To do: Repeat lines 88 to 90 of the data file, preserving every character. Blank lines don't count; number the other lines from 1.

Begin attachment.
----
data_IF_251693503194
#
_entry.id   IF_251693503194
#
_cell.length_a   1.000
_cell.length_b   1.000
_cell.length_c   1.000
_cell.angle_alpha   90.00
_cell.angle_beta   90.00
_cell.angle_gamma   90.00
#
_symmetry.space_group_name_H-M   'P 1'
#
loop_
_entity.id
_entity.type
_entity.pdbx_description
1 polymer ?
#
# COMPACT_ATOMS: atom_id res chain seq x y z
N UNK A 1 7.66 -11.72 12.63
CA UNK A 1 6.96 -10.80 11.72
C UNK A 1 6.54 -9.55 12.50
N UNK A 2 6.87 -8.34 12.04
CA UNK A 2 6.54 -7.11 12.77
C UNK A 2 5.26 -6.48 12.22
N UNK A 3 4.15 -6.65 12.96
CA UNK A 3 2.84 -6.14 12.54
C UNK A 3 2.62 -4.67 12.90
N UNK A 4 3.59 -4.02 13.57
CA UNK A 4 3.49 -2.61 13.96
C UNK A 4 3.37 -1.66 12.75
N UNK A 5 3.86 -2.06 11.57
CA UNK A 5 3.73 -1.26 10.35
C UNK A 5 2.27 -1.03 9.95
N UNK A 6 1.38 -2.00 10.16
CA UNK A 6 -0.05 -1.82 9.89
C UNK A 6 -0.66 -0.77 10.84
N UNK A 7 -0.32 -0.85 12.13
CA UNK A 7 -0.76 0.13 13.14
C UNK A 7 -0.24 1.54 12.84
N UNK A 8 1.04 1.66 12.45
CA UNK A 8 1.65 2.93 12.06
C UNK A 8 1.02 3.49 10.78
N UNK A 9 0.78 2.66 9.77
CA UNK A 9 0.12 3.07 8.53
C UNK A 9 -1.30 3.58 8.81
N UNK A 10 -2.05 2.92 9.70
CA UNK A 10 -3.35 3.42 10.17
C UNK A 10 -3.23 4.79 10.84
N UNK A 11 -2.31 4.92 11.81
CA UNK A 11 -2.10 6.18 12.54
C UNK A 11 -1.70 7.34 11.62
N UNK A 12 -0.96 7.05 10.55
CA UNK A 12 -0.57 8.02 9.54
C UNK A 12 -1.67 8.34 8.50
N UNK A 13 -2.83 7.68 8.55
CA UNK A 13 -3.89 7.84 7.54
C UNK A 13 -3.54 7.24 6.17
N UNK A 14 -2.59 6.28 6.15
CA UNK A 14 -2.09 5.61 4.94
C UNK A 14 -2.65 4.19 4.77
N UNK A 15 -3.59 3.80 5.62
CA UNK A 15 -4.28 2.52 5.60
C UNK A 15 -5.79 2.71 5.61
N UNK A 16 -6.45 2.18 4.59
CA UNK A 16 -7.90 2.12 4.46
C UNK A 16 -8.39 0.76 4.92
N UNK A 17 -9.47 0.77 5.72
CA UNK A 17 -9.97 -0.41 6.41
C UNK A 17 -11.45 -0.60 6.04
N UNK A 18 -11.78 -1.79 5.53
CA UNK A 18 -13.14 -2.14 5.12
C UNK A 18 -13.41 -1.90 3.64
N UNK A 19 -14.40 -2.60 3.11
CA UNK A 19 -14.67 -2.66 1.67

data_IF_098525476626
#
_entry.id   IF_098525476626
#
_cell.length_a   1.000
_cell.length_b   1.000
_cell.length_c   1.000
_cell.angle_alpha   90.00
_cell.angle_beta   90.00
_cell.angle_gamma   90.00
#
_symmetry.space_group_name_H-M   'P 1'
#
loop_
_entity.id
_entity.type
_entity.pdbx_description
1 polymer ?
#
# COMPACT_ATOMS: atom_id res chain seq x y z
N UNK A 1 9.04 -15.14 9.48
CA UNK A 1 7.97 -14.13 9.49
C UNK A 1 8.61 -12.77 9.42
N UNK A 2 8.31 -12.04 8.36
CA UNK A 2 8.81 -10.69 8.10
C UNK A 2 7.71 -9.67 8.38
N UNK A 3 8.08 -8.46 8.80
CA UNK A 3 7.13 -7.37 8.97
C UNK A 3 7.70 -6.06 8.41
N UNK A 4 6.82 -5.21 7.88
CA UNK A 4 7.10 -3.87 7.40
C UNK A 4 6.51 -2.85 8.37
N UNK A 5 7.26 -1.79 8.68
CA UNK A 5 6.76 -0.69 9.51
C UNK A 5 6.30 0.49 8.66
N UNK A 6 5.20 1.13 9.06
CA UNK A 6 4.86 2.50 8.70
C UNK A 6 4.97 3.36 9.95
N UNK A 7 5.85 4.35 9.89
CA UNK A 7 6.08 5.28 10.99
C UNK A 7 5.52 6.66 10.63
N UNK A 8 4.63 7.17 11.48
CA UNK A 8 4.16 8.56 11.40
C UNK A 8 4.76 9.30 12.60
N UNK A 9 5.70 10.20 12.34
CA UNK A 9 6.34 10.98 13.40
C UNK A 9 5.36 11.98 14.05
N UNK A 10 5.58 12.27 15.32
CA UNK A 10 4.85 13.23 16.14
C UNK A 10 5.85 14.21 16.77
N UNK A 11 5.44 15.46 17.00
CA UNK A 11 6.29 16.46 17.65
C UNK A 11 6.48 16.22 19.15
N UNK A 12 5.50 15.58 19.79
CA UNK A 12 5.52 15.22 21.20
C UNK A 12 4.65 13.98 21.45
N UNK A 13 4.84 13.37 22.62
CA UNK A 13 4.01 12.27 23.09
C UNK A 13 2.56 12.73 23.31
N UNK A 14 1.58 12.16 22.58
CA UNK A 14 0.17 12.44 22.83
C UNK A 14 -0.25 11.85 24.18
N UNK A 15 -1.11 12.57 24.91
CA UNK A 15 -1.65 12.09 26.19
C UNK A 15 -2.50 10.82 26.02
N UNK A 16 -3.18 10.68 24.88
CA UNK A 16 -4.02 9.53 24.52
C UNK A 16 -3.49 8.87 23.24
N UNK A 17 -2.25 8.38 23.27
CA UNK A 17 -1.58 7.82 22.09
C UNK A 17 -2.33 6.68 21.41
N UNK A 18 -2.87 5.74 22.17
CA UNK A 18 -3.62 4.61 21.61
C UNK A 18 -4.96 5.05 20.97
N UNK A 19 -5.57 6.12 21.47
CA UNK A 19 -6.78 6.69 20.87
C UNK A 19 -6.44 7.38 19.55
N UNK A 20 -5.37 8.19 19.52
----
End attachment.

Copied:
_symmetry.space_group_name_H-M   'P 1'
#
loop_